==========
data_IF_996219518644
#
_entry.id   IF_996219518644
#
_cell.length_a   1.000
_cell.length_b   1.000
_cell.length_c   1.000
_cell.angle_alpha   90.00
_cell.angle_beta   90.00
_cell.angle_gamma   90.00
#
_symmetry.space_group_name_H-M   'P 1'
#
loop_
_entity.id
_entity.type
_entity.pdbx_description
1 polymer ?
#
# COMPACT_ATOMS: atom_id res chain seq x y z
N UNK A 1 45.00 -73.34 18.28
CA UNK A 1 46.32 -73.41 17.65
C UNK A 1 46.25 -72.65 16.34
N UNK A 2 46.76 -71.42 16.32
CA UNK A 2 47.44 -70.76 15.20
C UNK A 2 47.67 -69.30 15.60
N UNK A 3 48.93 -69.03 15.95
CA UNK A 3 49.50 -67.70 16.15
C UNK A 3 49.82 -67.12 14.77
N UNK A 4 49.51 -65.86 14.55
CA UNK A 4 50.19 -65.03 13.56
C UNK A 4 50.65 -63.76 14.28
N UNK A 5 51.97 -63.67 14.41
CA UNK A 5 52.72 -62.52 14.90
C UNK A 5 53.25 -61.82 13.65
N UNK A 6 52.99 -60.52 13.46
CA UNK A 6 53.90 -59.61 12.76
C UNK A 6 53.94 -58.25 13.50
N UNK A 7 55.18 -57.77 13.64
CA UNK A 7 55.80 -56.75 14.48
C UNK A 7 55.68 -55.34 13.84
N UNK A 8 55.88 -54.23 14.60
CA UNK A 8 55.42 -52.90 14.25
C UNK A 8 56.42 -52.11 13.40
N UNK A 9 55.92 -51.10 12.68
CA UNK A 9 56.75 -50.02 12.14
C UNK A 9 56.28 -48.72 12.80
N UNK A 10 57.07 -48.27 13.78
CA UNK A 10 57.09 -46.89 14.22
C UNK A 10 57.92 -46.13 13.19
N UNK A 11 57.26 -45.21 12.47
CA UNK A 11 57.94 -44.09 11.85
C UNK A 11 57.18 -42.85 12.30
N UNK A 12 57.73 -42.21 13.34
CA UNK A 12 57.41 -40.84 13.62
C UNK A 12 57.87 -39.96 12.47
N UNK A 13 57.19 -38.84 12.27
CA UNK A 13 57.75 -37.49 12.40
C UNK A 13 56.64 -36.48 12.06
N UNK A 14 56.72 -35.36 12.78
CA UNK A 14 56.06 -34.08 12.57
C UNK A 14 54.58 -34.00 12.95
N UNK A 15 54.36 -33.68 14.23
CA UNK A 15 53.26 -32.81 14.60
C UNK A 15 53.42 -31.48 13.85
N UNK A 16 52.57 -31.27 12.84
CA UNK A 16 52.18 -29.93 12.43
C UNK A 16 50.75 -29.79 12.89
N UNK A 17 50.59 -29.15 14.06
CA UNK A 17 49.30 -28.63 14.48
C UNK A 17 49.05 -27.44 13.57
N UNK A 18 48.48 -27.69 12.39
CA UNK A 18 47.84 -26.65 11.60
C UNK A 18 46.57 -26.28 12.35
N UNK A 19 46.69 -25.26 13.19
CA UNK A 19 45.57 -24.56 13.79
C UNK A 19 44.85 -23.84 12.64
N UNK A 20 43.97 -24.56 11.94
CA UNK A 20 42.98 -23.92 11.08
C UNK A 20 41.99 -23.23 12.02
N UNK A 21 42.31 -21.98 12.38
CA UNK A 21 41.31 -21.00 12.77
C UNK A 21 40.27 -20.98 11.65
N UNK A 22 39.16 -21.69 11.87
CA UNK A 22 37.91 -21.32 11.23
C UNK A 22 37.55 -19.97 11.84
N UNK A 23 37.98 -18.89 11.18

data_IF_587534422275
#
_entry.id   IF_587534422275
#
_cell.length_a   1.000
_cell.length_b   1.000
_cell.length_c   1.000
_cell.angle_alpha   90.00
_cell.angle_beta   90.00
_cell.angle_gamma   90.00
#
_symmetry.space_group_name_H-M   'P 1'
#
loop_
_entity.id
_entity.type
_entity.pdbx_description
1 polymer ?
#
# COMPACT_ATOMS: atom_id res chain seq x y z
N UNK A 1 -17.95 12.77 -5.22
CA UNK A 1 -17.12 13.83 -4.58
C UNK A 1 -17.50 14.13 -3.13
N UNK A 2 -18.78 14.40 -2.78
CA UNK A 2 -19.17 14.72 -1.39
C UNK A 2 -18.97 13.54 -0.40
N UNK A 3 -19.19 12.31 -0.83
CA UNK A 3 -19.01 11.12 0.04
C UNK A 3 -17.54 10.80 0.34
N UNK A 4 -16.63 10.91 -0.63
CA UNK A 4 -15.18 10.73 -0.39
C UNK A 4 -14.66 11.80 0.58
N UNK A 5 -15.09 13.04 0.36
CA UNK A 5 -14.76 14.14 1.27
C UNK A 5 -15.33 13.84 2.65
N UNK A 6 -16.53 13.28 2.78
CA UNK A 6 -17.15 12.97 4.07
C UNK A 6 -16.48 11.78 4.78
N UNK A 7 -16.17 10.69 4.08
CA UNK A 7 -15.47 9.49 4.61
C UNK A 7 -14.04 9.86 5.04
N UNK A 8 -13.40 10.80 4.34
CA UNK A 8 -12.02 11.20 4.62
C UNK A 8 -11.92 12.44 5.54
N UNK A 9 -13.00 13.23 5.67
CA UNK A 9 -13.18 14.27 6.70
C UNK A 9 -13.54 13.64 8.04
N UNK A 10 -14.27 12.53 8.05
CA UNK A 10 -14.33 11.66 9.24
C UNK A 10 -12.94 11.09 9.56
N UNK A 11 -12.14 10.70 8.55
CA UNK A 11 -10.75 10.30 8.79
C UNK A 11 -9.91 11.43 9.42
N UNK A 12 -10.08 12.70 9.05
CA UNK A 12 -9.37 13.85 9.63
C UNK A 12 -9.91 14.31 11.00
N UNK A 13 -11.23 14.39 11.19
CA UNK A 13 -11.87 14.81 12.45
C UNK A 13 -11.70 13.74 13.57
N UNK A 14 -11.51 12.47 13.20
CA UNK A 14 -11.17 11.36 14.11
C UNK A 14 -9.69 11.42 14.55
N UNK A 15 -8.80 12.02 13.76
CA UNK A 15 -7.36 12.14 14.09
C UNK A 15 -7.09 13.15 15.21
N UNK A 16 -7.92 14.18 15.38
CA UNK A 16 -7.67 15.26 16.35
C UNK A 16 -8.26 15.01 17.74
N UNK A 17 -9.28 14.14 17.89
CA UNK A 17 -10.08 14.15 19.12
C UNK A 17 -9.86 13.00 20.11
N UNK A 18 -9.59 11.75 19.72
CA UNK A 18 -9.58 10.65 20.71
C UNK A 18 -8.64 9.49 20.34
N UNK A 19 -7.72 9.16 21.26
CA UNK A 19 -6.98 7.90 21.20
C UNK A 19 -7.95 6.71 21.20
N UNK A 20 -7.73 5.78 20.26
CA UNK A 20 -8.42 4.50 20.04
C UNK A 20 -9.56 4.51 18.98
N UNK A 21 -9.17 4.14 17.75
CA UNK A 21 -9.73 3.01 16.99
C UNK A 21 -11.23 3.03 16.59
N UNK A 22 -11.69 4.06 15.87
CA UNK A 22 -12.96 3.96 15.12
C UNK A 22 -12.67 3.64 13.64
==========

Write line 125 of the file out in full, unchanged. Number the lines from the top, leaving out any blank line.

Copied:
C UNK A 6 -16.48 11.78 4.78